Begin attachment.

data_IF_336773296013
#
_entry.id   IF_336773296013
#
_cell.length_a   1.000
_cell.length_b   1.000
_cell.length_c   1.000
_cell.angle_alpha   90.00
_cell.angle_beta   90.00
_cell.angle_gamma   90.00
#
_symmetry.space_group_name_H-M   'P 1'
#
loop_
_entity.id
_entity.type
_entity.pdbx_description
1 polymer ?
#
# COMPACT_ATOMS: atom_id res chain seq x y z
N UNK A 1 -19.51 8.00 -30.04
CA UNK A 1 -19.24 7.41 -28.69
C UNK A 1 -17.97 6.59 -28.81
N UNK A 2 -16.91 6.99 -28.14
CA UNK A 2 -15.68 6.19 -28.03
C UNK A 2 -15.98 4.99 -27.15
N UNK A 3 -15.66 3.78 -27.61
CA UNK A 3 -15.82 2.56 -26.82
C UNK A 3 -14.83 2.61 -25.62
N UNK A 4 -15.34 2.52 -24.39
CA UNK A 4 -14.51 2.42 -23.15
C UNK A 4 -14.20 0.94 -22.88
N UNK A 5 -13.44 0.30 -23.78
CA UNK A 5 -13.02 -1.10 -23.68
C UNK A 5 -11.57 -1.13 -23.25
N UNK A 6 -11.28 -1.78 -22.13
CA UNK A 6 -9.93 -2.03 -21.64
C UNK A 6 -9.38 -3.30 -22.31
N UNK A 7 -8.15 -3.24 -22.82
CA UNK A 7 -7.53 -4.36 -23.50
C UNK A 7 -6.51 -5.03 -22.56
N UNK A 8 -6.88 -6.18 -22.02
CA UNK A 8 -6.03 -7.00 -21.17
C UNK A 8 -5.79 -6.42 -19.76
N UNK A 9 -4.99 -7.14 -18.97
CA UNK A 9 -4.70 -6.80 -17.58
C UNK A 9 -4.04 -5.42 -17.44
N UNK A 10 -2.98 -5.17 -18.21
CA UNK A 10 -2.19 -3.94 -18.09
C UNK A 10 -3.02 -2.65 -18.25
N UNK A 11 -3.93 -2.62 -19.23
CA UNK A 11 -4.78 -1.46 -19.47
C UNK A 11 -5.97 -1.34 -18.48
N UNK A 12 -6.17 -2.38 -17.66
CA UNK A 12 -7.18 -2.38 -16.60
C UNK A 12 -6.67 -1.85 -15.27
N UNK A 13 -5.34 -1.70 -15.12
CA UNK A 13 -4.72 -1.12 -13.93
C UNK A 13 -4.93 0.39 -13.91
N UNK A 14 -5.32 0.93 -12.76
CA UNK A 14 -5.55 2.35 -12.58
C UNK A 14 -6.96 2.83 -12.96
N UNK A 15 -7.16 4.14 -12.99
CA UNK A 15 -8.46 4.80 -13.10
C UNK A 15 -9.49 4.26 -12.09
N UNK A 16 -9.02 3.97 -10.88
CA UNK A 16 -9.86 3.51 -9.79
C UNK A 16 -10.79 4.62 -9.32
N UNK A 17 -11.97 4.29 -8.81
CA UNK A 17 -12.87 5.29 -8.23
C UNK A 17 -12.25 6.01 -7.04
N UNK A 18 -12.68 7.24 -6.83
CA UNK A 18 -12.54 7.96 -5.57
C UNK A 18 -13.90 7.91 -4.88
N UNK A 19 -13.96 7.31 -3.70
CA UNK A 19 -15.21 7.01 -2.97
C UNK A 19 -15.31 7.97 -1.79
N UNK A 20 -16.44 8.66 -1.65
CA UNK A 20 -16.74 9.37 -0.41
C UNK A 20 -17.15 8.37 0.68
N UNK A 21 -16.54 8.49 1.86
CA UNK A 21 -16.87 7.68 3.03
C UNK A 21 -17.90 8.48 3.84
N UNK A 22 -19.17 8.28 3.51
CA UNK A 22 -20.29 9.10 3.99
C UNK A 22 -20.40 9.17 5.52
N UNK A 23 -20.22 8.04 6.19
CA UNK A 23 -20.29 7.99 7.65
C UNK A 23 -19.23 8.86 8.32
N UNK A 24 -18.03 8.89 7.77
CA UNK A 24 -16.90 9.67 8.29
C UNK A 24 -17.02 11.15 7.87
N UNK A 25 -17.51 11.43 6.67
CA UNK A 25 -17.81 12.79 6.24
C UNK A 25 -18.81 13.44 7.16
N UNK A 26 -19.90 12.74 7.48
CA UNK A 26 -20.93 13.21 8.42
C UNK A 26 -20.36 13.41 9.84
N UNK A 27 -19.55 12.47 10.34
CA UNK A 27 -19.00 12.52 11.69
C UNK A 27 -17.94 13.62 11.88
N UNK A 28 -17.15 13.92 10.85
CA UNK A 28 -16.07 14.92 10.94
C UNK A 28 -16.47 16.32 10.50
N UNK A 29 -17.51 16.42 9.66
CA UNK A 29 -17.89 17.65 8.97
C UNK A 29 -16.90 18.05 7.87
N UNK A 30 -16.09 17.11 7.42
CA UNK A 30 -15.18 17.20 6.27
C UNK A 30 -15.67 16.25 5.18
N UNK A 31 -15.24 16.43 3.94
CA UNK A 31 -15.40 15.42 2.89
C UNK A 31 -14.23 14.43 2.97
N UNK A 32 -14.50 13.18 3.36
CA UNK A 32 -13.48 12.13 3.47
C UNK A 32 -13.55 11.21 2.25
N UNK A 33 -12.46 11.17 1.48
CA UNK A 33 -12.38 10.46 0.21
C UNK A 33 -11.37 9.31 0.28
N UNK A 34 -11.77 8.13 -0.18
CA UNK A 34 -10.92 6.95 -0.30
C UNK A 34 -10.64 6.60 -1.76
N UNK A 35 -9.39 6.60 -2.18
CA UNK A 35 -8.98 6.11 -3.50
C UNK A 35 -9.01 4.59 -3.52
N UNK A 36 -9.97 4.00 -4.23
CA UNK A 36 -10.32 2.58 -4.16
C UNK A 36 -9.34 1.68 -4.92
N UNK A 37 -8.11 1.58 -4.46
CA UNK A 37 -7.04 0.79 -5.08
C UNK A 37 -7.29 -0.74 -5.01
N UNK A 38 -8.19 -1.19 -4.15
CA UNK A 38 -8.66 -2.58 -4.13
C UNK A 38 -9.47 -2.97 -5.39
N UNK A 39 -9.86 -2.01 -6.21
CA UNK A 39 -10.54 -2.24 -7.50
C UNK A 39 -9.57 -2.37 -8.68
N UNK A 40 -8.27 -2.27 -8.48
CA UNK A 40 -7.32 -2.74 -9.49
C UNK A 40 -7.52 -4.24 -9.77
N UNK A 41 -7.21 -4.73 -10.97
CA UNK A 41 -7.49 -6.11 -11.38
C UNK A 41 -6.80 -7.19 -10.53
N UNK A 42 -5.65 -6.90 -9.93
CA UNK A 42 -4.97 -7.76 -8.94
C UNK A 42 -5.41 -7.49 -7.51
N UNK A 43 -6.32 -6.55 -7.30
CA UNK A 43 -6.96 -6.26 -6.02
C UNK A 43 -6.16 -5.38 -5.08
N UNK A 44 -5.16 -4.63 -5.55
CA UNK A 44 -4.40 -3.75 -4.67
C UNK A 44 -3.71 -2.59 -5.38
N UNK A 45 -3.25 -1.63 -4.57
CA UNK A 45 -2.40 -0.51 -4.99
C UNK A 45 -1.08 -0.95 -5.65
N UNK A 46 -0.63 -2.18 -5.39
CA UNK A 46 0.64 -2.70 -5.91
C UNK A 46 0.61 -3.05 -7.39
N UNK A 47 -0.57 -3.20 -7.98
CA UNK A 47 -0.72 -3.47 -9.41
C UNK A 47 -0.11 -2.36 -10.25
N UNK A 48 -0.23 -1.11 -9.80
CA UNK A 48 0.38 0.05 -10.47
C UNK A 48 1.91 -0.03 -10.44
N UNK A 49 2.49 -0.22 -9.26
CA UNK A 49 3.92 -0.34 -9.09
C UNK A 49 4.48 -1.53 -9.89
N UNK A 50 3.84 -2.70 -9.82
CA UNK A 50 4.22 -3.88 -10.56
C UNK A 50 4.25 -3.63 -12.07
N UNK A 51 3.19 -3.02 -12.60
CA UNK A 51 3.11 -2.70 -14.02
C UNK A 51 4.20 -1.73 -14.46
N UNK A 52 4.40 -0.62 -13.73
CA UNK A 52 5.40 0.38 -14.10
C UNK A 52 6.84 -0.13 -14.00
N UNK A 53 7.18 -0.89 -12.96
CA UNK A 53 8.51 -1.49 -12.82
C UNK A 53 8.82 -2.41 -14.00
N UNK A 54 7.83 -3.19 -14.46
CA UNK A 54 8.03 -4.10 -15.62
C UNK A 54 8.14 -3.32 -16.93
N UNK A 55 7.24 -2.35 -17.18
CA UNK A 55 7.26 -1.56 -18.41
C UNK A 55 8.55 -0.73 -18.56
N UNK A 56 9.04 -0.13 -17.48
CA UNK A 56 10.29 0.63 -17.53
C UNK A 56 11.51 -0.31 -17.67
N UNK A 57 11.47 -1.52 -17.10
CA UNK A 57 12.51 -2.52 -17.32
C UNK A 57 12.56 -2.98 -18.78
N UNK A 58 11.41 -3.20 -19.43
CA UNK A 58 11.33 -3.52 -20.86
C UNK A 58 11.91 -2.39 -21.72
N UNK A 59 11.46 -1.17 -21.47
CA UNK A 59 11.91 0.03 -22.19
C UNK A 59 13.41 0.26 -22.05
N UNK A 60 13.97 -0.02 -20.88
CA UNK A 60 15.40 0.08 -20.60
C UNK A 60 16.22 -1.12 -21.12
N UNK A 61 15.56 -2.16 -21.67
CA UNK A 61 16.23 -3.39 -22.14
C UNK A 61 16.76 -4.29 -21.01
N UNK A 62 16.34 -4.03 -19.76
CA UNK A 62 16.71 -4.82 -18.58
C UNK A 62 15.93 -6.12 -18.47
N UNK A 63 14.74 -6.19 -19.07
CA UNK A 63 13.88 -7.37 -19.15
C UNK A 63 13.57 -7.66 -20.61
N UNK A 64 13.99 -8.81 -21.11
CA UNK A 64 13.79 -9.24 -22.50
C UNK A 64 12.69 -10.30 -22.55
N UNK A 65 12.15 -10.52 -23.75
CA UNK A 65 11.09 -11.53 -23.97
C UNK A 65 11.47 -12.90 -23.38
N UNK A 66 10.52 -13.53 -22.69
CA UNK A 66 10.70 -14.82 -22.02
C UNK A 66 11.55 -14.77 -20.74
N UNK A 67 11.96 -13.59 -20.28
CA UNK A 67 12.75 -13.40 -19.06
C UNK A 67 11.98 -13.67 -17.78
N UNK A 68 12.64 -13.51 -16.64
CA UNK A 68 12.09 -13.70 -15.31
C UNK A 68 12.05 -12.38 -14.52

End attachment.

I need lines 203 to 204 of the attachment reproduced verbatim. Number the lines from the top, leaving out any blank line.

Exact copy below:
C UNK A 61 16.76 -4.29 -21.01
N UNK A 62 16.34 -4.03 -19.76